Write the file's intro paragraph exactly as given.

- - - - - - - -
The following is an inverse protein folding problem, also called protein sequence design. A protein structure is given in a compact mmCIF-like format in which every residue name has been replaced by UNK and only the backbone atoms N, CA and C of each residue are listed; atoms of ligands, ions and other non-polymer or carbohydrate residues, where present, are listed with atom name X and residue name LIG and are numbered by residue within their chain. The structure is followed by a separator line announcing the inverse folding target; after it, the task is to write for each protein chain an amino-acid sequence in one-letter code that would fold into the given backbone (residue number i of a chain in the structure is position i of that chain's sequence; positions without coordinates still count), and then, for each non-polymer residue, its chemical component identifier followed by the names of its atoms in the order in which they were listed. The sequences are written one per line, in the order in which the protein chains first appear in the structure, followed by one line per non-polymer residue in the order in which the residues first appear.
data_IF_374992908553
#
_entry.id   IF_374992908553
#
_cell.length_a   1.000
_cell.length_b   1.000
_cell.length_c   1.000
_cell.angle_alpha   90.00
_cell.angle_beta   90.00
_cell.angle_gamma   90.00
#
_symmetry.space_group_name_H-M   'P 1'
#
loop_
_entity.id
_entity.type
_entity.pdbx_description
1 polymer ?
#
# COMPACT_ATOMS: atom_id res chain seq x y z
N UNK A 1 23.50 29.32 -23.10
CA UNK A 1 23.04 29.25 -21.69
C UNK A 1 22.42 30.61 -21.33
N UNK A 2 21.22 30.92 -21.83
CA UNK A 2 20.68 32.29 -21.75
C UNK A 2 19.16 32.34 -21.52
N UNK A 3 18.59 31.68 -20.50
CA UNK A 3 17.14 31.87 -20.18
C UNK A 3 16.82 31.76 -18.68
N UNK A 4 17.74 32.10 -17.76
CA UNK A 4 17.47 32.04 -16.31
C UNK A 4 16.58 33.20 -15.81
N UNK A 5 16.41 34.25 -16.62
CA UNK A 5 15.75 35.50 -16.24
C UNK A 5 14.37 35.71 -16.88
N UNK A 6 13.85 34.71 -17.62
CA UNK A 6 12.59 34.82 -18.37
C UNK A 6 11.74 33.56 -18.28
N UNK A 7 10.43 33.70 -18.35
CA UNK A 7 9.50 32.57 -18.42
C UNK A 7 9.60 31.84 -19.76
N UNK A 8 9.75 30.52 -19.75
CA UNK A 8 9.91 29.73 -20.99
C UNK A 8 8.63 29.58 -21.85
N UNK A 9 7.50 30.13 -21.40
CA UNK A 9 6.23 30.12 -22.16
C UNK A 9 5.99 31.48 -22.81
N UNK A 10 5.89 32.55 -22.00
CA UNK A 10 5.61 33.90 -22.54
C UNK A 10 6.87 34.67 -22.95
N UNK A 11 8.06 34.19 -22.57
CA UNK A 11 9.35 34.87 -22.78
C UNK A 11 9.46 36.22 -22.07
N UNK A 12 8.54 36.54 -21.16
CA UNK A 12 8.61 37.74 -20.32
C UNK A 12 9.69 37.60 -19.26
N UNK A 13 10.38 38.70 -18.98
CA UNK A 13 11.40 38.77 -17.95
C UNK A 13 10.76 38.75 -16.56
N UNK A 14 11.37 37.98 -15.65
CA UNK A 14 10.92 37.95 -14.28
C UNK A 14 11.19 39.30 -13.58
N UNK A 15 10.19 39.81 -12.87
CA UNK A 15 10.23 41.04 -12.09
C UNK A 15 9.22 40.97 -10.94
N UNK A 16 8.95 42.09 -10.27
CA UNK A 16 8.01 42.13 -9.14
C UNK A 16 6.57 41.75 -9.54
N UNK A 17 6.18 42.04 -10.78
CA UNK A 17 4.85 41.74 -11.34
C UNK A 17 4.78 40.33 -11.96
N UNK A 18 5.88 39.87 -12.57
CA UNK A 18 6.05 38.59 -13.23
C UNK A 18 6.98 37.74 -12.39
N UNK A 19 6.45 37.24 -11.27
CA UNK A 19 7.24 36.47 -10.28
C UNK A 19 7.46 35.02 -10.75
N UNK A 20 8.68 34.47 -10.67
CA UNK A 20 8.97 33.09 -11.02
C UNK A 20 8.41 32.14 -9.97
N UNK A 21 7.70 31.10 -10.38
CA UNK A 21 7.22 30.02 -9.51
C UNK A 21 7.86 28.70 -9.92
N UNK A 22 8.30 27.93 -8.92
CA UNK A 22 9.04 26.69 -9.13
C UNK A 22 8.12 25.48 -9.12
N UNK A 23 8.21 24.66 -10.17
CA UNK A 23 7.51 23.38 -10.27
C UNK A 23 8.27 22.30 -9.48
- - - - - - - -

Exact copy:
The following is an inverse protein folding problem, also called protein sequence design. A protein structure is given in a compact mmCIF-like format in which every residue name has been replaced by UNK and only the backbone atoms N, CA and C of each residue are listed; atoms of ligands, ions and other non-polymer or carbohydrate residues, where present, are listed with atom name X and residue name LIG and are numbered by residue within their chain. The structure is followed by a separator line announcing the inverse folding target; after it, the task is to write for each protein chain an amino-acid sequence in one-letter code that would fold into the given backbone (residue number i of a chain in the structure is position i of that chain's sequence; positions without coordinates still count), and then, for each non-polymer residue, its chemical component identifier followed by the names of its atoms in the order in which they were listed. The sequences are written one per line, in the order in which the protein chains first appear in the structure, followed by one line per non-polymer residue in the order in which the residues first appear.